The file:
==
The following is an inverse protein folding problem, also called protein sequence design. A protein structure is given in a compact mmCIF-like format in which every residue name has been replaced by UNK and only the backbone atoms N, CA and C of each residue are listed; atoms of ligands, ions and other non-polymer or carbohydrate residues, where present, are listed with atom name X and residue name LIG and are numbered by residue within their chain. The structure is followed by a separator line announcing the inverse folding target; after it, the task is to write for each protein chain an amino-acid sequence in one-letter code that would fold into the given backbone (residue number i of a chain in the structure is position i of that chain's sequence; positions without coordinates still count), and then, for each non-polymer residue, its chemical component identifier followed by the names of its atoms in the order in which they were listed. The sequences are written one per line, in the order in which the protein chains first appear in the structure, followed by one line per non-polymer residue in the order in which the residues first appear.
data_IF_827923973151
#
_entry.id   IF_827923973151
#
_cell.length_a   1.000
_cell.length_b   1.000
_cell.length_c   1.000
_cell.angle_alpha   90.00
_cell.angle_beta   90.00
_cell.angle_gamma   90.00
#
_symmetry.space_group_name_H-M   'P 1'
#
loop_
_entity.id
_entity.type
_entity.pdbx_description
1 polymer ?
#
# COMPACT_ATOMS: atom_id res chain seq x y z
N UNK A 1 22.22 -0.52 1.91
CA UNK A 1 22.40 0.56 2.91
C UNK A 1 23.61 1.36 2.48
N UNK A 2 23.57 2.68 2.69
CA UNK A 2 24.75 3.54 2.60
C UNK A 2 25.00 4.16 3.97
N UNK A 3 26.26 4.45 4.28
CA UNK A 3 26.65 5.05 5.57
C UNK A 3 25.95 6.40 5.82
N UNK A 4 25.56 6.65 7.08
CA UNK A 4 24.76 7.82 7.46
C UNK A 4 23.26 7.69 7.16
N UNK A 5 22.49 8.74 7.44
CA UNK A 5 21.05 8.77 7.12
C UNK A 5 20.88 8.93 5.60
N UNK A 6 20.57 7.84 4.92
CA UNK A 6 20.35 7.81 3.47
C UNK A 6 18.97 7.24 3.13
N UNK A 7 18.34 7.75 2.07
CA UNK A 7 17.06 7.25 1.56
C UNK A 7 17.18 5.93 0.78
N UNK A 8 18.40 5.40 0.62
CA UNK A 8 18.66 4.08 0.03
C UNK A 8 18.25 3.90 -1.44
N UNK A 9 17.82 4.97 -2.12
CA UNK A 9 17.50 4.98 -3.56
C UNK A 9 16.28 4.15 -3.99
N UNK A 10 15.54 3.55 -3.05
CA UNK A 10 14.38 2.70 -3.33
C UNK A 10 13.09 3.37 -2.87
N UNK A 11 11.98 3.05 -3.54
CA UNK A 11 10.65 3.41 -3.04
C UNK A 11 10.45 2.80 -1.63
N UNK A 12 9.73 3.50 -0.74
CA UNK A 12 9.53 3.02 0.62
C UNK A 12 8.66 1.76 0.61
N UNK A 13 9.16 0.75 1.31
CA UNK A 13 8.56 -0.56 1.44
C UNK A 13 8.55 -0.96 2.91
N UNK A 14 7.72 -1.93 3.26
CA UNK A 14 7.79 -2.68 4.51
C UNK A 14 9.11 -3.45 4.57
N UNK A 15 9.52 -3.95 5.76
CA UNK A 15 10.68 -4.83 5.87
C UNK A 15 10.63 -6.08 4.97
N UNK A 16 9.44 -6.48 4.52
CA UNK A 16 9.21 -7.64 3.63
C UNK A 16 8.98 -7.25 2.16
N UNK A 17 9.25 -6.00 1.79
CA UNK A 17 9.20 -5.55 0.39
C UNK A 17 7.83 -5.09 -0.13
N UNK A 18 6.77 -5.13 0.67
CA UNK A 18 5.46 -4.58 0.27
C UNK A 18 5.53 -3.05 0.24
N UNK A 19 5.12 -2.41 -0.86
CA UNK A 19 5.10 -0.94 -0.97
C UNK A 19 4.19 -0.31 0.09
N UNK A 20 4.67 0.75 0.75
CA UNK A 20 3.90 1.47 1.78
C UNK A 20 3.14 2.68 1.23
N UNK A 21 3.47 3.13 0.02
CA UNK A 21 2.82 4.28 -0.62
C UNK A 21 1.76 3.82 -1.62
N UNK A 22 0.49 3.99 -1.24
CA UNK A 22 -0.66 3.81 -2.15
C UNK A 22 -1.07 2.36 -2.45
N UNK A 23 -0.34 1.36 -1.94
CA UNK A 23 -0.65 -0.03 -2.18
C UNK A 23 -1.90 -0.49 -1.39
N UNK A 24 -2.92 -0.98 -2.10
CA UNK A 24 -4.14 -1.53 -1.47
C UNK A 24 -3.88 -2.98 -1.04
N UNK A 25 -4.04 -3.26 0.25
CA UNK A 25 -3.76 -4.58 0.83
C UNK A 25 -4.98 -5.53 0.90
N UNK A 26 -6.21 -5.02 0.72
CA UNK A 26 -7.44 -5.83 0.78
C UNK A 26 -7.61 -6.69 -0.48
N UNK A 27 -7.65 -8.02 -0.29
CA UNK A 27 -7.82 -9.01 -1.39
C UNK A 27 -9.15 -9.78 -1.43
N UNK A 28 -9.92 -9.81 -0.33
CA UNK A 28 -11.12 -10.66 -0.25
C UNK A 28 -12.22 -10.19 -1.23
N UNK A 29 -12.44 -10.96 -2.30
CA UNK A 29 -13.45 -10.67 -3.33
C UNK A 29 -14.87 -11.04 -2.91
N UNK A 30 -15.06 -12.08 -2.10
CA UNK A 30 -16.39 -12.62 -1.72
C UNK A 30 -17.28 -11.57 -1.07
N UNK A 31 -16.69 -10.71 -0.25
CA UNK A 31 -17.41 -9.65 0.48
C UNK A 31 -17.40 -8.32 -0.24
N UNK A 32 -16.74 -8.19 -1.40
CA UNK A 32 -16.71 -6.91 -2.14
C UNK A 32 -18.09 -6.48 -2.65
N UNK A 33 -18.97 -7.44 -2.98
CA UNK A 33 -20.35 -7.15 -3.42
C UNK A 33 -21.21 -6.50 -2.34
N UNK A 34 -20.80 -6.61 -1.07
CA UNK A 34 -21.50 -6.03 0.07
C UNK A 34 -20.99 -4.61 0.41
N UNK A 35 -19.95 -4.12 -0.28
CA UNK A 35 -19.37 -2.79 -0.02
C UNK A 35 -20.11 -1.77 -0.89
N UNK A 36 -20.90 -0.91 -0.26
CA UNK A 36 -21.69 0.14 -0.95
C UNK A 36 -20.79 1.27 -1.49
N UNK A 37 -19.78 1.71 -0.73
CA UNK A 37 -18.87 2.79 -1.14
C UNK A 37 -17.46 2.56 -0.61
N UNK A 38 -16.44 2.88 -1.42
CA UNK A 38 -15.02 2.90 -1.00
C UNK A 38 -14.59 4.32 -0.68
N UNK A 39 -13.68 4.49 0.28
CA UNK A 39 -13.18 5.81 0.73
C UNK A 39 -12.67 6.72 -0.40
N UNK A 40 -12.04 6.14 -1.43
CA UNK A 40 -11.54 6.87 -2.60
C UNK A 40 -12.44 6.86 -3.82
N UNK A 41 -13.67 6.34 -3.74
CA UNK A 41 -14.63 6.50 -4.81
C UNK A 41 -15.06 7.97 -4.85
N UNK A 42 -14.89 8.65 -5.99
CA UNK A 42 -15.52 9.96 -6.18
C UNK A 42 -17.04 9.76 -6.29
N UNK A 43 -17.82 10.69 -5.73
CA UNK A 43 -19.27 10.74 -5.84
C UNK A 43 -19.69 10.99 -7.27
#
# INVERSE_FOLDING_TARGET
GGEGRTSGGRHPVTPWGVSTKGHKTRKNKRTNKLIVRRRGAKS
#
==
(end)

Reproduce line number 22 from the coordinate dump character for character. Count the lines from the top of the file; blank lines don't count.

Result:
N UNK A 1 22.22 -0.52 1.91